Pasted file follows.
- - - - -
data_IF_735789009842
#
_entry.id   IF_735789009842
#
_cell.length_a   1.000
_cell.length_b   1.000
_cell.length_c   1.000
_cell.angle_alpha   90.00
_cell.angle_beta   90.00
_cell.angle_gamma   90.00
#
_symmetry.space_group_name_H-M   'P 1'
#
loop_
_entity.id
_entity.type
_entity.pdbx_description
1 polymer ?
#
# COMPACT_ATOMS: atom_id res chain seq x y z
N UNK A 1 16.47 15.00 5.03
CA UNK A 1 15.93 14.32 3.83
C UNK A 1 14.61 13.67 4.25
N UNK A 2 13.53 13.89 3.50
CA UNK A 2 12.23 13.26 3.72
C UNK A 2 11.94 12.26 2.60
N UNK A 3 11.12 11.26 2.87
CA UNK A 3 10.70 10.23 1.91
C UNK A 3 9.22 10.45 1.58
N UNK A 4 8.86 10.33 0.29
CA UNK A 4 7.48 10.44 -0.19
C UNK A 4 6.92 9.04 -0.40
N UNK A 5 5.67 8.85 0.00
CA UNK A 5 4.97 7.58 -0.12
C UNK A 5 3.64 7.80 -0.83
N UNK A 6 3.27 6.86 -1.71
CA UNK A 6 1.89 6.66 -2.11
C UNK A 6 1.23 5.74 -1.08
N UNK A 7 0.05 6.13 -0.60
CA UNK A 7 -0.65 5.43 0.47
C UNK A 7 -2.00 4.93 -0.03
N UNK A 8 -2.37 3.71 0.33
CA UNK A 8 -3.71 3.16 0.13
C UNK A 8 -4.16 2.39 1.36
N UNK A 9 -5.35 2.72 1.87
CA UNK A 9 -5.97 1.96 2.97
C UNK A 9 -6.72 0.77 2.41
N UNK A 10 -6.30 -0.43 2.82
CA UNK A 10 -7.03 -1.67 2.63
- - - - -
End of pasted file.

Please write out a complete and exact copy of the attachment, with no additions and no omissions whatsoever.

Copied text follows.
data_IF_735789009842
#
_entry.id   IF_735789009842
#
_cell.length_a   1.000
_cell.length_b   1.000
_cell.length_c   1.000
_cell.angle_alpha   90.00
_cell.angle_beta   90.00
_cell.angle_gamma   90.00
#
_symmetry.space_group_name_H-M   'P 1'
#
loop_
_entity.id
_entity.type
_entity.pdbx_description
1 polymer ?
#
# COMPACT_ATOMS: atom_id res chain seq x y z
N UNK A 1 16.47 15.00 5.03
CA UNK A 1 15.93 14.32 3.83
C UNK A 1 14.61 13.67 4.25
N UNK A 2 13.53 13.89 3.50
CA UNK A 2 12.23 13.26 3.72
C UNK A 2 11.94 12.26 2.60
N UNK A 3 11.12 11.26 2.87
CA UNK A 3 10.70 10.23 1.91
C UNK A 3 9.22 10.45 1.58
N UNK A 4 8.86 10.33 0.29
CA UNK A 4 7.48 10.44 -0.19
C UNK A 4 6.92 9.04 -0.40
N UNK A 5 5.67 8.85 0.00
CA UNK A 5 4.97 7.58 -0.12
C UNK A 5 3.64 7.80 -0.83
N UNK A 6 3.27 6.86 -1.71
CA UNK A 6 1.89 6.66 -2.11
C UNK A 6 1.23 5.74 -1.08
N UNK A 7 0.05 6.13 -0.60
CA UNK A 7 -0.65 5.43 0.47
C UNK A 7 -2.00 4.93 -0.03
N UNK A 8 -2.37 3.71 0.33
CA UNK A 8 -3.71 3.16 0.13
C UNK A 8 -4.16 2.39 1.36
N UNK A 9 -5.35 2.72 1.87
CA UNK A 9 -5.97 1.96 2.97
C UNK A 9 -6.72 0.77 2.41
N UNK A 10 -6.30 -0.43 2.82
CA UNK A 10 -7.03 -1.67 2.63